Red Earth, White Lies

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Red Earth, White Lies: Native Americans and the Myth of Scientific Fact
File:Red earth white lies book cover.jpg
Author Vine Deloria, Jr.
Country  United States
Language English
Subject Creation beliefs of American Indians
Genre Historical criticism
Publisher Fulcrum Publishing
Publication date
Media type Paperback
Pages 288
ISBN 1-55591-388-1

Red Earth, White Lies: Native Americans and the Myth of Scientific Fact is a book by Native American author Vine Deloria, originally published in 1995. The book's central theme is to criticize the scientific consensus which has, in his words, created "a largely fictional scenario describing prehistoric North America".


Red Earth, White Lies particular focus is on criticism of current models of migration to the New World, in particular the Bering land bridge theory. Deloria attempts to expose fundamental weaknesses in this theory by detailing archeological inconsistencies and positing alternative hypotheses that he believes align better with existing archeological data. He argues that archeological evidence supports an earlier presence for indigenous peoples of the Americas than mainstream scientific models propose.

Deloria likens the dominant migration theory to "academic folklore" and contends that it is regularly cited as fact, but has not been critically examined even within the field of archeology.

Further, he charges that prevailing theories do not mesh with Native American oral traditions, which contain no accounts of inter-continental migration. He argues for a Young Earth with only one Ice Age, for a worldwide flood, and for the survival of dinosaurs into the 19th century.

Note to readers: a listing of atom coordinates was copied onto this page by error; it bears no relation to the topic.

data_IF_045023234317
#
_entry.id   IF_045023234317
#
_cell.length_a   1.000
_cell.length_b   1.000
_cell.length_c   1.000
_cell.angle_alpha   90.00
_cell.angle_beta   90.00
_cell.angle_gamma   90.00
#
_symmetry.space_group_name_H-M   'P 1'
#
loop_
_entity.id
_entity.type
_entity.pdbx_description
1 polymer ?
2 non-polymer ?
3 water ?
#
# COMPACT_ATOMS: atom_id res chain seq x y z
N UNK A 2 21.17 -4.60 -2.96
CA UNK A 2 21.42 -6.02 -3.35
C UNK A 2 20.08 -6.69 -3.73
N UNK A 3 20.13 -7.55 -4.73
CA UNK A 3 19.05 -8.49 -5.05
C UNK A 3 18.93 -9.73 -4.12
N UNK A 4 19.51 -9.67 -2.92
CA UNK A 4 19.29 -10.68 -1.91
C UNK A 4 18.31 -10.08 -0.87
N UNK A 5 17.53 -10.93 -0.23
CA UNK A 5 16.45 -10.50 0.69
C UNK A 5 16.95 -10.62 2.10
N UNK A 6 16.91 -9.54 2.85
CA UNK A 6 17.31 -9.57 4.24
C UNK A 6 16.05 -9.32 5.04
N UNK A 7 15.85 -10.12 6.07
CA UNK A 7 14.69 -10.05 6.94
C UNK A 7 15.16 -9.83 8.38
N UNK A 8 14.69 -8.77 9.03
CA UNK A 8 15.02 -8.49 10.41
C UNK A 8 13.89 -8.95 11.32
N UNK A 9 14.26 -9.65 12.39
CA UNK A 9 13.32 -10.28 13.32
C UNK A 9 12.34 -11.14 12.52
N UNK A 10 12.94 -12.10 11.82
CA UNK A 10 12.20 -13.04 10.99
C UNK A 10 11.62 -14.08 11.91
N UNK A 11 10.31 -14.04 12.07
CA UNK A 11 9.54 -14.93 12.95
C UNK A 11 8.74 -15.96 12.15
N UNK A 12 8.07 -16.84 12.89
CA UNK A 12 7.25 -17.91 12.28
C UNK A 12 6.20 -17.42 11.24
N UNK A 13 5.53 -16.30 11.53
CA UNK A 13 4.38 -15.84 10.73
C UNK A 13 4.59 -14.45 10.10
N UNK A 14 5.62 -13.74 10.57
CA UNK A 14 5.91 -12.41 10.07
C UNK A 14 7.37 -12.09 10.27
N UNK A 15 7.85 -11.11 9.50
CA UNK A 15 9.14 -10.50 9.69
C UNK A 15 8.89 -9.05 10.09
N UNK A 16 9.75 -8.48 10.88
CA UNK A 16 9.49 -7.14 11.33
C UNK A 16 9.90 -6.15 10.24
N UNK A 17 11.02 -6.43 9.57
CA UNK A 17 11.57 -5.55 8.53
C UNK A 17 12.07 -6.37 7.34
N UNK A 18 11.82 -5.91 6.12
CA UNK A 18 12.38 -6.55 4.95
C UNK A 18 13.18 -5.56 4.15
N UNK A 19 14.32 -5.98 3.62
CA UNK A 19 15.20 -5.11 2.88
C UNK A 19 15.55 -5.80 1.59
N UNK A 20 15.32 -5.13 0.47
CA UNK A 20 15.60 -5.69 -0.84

In a similar vein, he criticizes the so-called "Overkill hypothesis", which suggests that humans migrating into the Americas are partially responsible, by overhunting, for the sudden and rapid extinction of North American megafauna during the Pleistocene epoch.

Deloria argues this view is racist, and that the Pleistocene extinction has no parallel on such a scale in Eurasia, which also experienced the sudden arrival of human hunters.


John Whittaker, a Professor of Archeology at Grinnell College, referred to Deloria's "Red Earth White Lies" as "a wretched piece of Native American creationist claptrap that has all the flaws of the Biblical creationists he disdains...Deloria's style is drearily familiar to anyone who has read the Biblical creationist literature...At the core is a wishful attempt to discredit all science because some facts clash with belief systems. A few points will suffice to show how similar Deloria is to outspoken creationist author Duane Gish or any of his ilk."[1]

Michael D. Gordin notes the book's close ties to Immanuel Velikovsky's cosmographical works, especially the reinvidincation of oral myth and tradition as central to revising both history and myths' role in the study of history. Deloria had entered Velikovsky's circle in 1974, calling the psychologist "perhaps the greatest brain that our race has produced." Gordin concludes Deloria's rejection of the Bering land bridge and "attack on any affinity between Native tradition and Western culture and science" was derived from Velikovskian catastrophism, though Velikovsky himself rejected any hint of creationism.[2]

See also


  1. Whittaker, JC (1997). "Red Earth, White Lies: Native Americas and the Myth of Scientific Fact - Book review". Skeptical Inquirer. Jan-Feb. Retrieved 2008-09-22.<templatestyles src="Module:Citation/CS1/styles.css"></templatestyles>[dead link]
  2. Gordin, Michael D., The Pseudoscience Wars: Immanuel Velikovsky and the Birth of the Modern Fringe, University of Chicago Press, Chicago and London, 2012: 175-76, 268-69.